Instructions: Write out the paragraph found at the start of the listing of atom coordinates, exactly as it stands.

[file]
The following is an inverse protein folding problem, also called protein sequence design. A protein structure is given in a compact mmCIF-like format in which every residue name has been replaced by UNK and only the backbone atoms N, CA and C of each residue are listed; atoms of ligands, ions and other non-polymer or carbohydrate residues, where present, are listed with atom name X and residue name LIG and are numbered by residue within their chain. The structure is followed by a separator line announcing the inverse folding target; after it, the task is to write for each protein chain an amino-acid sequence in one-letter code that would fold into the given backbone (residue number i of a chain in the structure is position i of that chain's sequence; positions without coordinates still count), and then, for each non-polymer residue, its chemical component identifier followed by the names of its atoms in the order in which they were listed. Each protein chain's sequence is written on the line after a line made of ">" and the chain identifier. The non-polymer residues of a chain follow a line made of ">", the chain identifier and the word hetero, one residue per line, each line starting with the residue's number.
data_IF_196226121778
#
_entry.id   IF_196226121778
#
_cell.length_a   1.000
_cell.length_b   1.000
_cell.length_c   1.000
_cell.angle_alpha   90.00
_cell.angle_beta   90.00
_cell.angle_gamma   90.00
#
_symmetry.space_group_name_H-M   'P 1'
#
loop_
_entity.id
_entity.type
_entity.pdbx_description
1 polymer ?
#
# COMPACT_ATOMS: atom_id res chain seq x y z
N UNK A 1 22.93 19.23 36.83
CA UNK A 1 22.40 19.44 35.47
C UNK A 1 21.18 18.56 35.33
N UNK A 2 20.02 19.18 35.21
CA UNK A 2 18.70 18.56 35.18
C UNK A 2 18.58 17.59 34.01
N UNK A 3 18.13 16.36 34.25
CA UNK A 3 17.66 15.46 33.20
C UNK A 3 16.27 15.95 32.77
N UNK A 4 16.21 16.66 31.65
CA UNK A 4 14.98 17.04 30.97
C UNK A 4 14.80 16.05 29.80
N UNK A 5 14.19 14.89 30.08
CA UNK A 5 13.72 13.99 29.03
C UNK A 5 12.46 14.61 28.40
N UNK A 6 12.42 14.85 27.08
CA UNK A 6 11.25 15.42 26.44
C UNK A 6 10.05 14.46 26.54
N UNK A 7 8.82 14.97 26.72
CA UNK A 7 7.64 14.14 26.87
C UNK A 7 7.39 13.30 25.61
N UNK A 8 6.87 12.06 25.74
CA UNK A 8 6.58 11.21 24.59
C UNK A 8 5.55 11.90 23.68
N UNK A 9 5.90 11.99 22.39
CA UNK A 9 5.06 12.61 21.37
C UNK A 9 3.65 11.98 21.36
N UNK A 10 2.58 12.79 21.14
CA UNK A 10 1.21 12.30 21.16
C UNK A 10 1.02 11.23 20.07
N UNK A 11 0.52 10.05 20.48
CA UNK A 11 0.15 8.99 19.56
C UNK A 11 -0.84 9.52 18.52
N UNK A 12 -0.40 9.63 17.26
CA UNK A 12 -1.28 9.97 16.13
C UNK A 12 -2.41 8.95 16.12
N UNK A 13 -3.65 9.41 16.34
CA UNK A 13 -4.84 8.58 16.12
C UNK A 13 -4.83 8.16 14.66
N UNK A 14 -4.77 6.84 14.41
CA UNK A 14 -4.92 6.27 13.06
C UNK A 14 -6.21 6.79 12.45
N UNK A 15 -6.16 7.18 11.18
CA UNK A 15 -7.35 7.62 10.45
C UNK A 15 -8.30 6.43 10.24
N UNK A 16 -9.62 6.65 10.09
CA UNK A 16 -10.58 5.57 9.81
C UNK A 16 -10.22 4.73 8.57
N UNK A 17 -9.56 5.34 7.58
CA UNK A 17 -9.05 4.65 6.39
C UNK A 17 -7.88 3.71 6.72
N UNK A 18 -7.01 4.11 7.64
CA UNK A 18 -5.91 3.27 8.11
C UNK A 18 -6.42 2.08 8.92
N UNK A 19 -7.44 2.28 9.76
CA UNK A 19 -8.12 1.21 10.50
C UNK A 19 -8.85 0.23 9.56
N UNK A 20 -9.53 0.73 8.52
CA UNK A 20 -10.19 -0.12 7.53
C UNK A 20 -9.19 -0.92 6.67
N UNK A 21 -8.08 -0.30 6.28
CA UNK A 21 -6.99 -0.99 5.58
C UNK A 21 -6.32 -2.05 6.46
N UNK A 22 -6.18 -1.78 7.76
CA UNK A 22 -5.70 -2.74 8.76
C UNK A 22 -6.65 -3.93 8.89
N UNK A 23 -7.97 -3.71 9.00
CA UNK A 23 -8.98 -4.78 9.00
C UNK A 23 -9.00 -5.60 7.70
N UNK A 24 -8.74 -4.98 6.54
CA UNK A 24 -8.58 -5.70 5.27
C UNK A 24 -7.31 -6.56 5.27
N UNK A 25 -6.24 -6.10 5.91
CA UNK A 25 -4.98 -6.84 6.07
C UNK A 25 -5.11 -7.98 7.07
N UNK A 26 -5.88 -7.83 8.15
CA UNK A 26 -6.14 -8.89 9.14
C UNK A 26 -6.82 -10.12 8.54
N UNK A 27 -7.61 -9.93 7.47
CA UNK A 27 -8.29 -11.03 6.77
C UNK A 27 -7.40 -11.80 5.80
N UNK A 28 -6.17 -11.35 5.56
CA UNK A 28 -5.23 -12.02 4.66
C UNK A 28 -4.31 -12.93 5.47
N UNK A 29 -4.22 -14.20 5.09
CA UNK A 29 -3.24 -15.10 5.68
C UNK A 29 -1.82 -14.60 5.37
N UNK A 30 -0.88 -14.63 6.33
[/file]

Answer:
The following is an inverse protein folding problem, also called protein sequence design. A protein structure is given in a compact mmCIF-like format in which every residue name has been replaced by UNK and only the backbone atoms N, CA and C of each residue are listed; atoms of ligands, ions and other non-polymer or carbohydrate residues, where present, are listed with atom name X and residue name LIG and are numbered by residue within their chain. The structure is followed by a separator line announcing the inverse folding target; after it, the task is to write for each protein chain an amino-acid sequence in one-letter code that would fold into the given backbone (residue number i of a chain in the structure is position i of that chain's sequence; positions without coordinates still count), and then, for each non-polymer residue, its chemical component identifier followed by the names of its atoms in the order in which they were listed. Each protein chain's sequence is written on the line after a line made of ">" and the chain identifier. The non-polymer residues of a chain follow a line made of ">", the chain identifier and the word hetero, one residue per line, each line starting with the residue's number.